The increased number of stories on data breaches in the news today has many implications, for consumers it’s an increased risk of financial loss, identity theft and personal privacy erosion. For business its loss of customer trust and a drop in revenue.
These breaches affect businesses of all kinds, from retailers like Target and Neiman Marcus to “social’ companies like Twitter and LinkedIn. The best way to prevent these disastrous events from happening is to learn from past mistakes and create proactive guidelines for both business and customers to follow.
Two previous data breaches that opened the eyes of companies and consumers are TJ Maxx and Target. TJ Maxx’s data breach, one of the largest hacks in history, 94 million customers credit card numbers and 455,000 customers who returned merchandise, personal information were compromised.
Although the FTC put standards in place for TJ Maxx to follow, little was done to prevent the situation from happening in the future with other businesses. The company’s subsidiary store Winners in Canada prompted a thorough investigation by the Canadian Privacy Commissioner. The Commissioner came to a resounding conclusion – the companies collected too much personal data from their consumers, and they didn’t take necessary steps to protect them. The Commissioner put guidelines in place that included details like what information could be collected and how long a company may hold that information.
Furthermore, the office of the Privacy Commissioner put a set of guidance tools in place to help businesses and consumers learn how to protect personal data. The guidance includes:
- Collecting only personal information necessary for the particular purpose
- Create several layers security around risk management, security policies, human resources security, physical security and technical security.
Another data breach that affected 70-100 million customers is Target, who again collected and stored too much of their customer’s personal data, giving hackers a pool of personal data to misuse. Target reported that the widespread theft of its customers’ data had a significant impact on the company in the fourth quarter, with more than a 40 percent profit decrease than the previous year. These data breaches prove that establishing tools and objectives is difficult, but not impossible. Business must be proactive with the policies they put in place to not only secure their current patrons, but to protect their revenue.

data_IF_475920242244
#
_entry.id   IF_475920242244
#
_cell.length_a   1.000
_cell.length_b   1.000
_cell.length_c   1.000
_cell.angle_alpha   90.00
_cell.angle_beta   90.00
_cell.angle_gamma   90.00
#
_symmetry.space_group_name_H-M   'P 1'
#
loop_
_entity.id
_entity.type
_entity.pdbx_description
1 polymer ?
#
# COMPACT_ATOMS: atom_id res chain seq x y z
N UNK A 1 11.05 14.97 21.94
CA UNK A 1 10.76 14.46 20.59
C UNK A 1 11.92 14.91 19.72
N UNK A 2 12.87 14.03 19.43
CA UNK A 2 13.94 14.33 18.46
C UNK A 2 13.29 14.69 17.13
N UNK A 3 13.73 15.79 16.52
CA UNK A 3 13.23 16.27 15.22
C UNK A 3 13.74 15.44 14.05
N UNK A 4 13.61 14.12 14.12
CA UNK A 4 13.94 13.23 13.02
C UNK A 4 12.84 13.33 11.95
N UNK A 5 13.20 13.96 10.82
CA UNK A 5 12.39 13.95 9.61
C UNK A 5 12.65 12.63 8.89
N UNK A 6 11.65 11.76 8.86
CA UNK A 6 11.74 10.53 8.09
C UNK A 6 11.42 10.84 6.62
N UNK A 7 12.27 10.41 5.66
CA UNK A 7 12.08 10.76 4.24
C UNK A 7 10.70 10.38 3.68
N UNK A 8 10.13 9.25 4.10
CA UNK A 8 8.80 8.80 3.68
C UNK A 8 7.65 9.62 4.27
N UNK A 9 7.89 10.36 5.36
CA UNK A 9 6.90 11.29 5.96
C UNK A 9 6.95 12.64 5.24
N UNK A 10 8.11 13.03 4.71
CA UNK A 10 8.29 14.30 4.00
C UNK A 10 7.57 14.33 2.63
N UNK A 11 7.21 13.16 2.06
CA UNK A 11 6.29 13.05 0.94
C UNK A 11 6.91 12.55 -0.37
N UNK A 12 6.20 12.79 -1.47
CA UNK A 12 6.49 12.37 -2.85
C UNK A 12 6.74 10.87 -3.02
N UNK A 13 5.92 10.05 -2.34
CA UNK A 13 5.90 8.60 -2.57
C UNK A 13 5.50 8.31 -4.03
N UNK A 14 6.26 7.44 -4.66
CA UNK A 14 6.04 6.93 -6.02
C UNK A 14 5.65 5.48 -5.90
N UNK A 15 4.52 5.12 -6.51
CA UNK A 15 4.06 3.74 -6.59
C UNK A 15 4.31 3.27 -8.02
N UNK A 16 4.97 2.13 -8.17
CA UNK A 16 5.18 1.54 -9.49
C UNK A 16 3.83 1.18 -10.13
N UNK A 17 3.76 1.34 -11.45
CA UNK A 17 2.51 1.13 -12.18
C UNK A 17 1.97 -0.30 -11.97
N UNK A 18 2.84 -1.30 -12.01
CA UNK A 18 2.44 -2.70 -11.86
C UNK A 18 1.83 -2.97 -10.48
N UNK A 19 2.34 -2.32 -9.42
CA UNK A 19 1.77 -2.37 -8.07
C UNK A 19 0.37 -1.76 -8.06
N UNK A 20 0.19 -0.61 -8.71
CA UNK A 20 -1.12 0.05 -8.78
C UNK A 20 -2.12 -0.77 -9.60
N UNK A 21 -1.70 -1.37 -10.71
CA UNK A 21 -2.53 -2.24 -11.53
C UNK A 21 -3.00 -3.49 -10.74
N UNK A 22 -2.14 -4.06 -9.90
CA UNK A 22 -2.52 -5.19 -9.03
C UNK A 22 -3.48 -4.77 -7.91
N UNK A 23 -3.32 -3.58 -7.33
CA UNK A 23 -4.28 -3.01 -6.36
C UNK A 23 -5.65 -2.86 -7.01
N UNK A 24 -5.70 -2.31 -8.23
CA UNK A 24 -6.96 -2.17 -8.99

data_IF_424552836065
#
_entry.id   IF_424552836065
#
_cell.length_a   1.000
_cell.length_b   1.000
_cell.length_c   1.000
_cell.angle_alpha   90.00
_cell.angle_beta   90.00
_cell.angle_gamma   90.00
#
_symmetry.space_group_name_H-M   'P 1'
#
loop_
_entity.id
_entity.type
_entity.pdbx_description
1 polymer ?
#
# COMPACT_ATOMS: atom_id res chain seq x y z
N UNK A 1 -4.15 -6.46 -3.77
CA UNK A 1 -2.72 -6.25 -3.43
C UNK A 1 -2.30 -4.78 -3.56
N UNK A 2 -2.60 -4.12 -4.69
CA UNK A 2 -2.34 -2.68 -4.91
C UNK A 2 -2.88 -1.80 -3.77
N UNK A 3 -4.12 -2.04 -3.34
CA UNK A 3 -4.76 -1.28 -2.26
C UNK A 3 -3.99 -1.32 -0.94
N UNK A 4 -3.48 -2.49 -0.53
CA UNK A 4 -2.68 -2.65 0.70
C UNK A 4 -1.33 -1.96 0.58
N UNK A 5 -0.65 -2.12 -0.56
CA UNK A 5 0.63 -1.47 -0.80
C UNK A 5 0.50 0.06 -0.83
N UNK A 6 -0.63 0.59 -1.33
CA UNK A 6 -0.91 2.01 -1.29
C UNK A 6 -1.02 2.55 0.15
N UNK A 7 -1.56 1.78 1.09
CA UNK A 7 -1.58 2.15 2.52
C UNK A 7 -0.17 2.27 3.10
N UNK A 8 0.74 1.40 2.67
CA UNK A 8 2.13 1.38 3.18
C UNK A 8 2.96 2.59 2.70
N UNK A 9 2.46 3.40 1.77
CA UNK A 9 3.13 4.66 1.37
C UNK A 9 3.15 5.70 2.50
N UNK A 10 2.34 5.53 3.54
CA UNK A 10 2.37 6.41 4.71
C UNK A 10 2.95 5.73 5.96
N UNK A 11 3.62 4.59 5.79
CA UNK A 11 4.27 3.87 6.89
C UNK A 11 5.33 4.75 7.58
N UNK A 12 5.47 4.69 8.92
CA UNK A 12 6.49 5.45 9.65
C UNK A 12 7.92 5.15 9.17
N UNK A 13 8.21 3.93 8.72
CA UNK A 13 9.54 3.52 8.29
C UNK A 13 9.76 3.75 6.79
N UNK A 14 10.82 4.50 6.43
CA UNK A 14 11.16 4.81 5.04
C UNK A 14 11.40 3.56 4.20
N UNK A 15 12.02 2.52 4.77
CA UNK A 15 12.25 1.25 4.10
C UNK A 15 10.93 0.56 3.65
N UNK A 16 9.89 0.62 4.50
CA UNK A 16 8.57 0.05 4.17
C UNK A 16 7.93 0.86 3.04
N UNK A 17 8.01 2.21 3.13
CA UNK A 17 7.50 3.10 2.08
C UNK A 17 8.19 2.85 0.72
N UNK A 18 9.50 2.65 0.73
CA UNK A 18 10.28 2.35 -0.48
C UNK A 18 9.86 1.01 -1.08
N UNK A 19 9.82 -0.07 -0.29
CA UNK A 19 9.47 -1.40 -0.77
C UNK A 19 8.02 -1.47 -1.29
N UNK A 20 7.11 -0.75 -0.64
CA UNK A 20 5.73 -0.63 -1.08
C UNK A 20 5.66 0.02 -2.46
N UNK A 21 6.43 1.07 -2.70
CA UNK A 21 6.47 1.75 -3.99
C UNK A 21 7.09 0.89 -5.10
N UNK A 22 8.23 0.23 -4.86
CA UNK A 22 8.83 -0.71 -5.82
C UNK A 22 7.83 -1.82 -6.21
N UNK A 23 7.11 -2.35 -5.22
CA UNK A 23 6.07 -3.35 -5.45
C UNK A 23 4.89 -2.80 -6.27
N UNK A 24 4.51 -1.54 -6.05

There is one practice called data minimization that both businesses and customers can engage in. Data minimization means collecting the least amount of data needed to perform a function. From a patrons perspective this means being choosy with what personal information they provide, whether it’s full name, email address, telephone number or home address; just because they ask you doesn’t mean you need to provide it. Users can think about the value of their data before making this exchange for sales and services. For businesses it means only asking for the data that is essential to complete the given task.
Besides data minimization, businesses can engage in numerous strategies to better protect themselves and their customers. Here are some strategies to consider:
- Perform an information risk audit
- Develop provisions to record the consent of your users
- Develop a security plan to protect personal data your business collects
- Train your employees on how to follow your privacy plan and policy.
There will always be a high risk in doing business with the personal data age and these recent data breaches prove that the loss of customer trust will significantly impact businesses revenue. Luckily, there are steps to take that will improve business and customer relations around data. By implementing these practices, customer trust will be more secured and businesses bottom line will be at less risk.